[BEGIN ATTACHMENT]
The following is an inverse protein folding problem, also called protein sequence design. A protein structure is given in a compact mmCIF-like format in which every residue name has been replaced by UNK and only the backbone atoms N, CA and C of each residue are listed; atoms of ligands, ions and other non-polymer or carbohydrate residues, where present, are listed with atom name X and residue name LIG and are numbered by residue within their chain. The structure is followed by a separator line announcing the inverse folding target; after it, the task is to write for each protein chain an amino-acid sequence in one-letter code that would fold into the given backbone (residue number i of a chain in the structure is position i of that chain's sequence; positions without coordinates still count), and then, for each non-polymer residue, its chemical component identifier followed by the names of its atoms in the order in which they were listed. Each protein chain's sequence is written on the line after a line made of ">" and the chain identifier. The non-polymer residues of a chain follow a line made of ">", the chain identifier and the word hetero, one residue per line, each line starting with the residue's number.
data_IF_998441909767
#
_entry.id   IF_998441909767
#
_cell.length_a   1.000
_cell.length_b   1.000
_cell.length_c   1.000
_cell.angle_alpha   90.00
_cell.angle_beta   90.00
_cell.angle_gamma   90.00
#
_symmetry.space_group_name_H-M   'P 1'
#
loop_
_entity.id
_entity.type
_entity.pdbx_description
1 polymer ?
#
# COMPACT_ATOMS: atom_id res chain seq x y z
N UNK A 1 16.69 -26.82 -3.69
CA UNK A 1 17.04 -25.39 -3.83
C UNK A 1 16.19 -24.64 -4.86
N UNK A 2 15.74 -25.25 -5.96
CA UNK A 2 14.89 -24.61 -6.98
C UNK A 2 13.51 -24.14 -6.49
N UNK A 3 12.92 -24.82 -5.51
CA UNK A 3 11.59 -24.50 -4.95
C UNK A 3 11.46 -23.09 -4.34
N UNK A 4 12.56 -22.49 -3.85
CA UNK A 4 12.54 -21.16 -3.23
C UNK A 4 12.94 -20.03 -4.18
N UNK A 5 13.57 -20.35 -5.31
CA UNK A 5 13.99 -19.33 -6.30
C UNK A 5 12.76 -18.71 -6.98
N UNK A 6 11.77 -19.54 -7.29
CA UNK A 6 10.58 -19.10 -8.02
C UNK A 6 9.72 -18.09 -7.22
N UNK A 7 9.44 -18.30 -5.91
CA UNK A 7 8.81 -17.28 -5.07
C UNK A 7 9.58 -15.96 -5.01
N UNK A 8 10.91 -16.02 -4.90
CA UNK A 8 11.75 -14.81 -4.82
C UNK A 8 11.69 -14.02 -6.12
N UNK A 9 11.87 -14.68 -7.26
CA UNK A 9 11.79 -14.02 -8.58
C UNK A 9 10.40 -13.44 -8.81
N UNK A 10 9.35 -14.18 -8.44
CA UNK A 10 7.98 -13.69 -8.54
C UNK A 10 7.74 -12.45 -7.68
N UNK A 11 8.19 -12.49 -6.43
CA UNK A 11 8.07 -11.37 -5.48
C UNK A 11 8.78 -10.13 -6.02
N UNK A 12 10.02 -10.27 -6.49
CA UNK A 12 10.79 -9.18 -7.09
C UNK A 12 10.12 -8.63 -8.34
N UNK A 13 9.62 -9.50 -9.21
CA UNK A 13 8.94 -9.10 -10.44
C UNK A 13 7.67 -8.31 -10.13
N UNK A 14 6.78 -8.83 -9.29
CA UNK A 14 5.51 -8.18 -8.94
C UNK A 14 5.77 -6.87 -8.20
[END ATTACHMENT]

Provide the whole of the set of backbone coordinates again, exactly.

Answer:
The following is an inverse protein folding problem, also called protein sequence design. A protein structure is given in a compact mmCIF-like format in which every residue name has been replaced by UNK and only the backbone atoms N, CA and C of each residue are listed; atoms of ligands, ions and other non-polymer or carbohydrate residues, where present, are listed with atom name X and residue name LIG and are numbered by residue within their chain. The structure is followed by a separator line announcing the inverse folding target; after it, the task is to write for each protein chain an amino-acid sequence in one-letter code that would fold into the given backbone (residue number i of a chain in the structure is position i of that chain's sequence; positions without coordinates still count), and then, for each non-polymer residue, its chemical component identifier followed by the names of its atoms in the order in which they were listed. Each protein chain's sequence is written on the line after a line made of ">" and the chain identifier. The non-polymer residues of a chain follow a line made of ">", the chain identifier and the word hetero, one residue per line, each line starting with the residue's number.
data_IF_998441909767
#
_entry.id   IF_998441909767
#
_cell.length_a   1.000
_cell.length_b   1.000
_cell.length_c   1.000
_cell.angle_alpha   90.00
_cell.angle_beta   90.00
_cell.angle_gamma   90.00
#
_symmetry.space_group_name_H-M   'P 1'
#
loop_
_entity.id
_entity.type
_entity.pdbx_description
1 polymer ?
#
# COMPACT_ATOMS: atom_id res chain seq x y z
N UNK A 1 16.69 -26.82 -3.69
CA UNK A 1 17.04 -25.39 -3.83
C UNK A 1 16.19 -24.64 -4.86
N UNK A 2 15.74 -25.25 -5.96
CA UNK A 2 14.89 -24.61 -6.98
C UNK A 2 13.51 -24.14 -6.49
N UNK A 3 12.92 -24.82 -5.51
CA UNK A 3 11.59 -24.50 -4.95
C UNK A 3 11.46 -23.09 -4.34
N UNK A 4 12.56 -22.49 -3.85
CA UNK A 4 12.54 -21.16 -3.23
C UNK A 4 12.94 -20.03 -4.18
N UNK A 5 13.57 -20.35 -5.31
CA UNK A 5 13.99 -19.33 -6.30
C UNK A 5 12.76 -18.71 -6.98
N UNK A 6 11.77 -19.54 -7.29
CA UNK A 6 10.58 -19.10 -8.02
C UNK A 6 9.72 -18.09 -7.22
N UNK A 7 9.44 -18.30 -5.91
CA UNK A 7 8.81 -17.28 -5.07
C UNK A 7 9.58 -15.96 -5.01
N UNK A 8 10.91 -16.02 -4.90
CA UNK A 8 11.75 -14.81 -4.82
C UNK A 8 11.69 -14.02 -6.12
N UNK A 9 11.87 -14.68 -7.26
CA UNK A 9 11.79 -14.02 -8.58
C UNK A 9 10.40 -13.44 -8.81
N UNK A 10 9.35 -14.18 -8.44
CA UNK A 10 7.98 -13.69 -8.54
C UNK A 10 7.74 -12.45 -7.68
N UNK A 11 8.19 -12.49 -6.43
CA UNK A 11 8.07 -11.37 -5.48
C UNK A 11 8.78 -10.13 -6.02
N UNK A 12 10.02 -10.27 -6.49
CA UNK A 12 10.79 -9.18 -7.09
C UNK A 12 10.12 -8.63 -8.34
N UNK A 13 9.62 -9.50 -9.21
CA UNK A 13 8.94 -9.10 -10.44
C UNK A 13 7.67 -8.31 -10.13
N UNK A 14 6.78 -8.83 -9.29
CA UNK A 14 5.51 -8.18 -8.94
C UNK A 14 5.77 -6.87 -8.20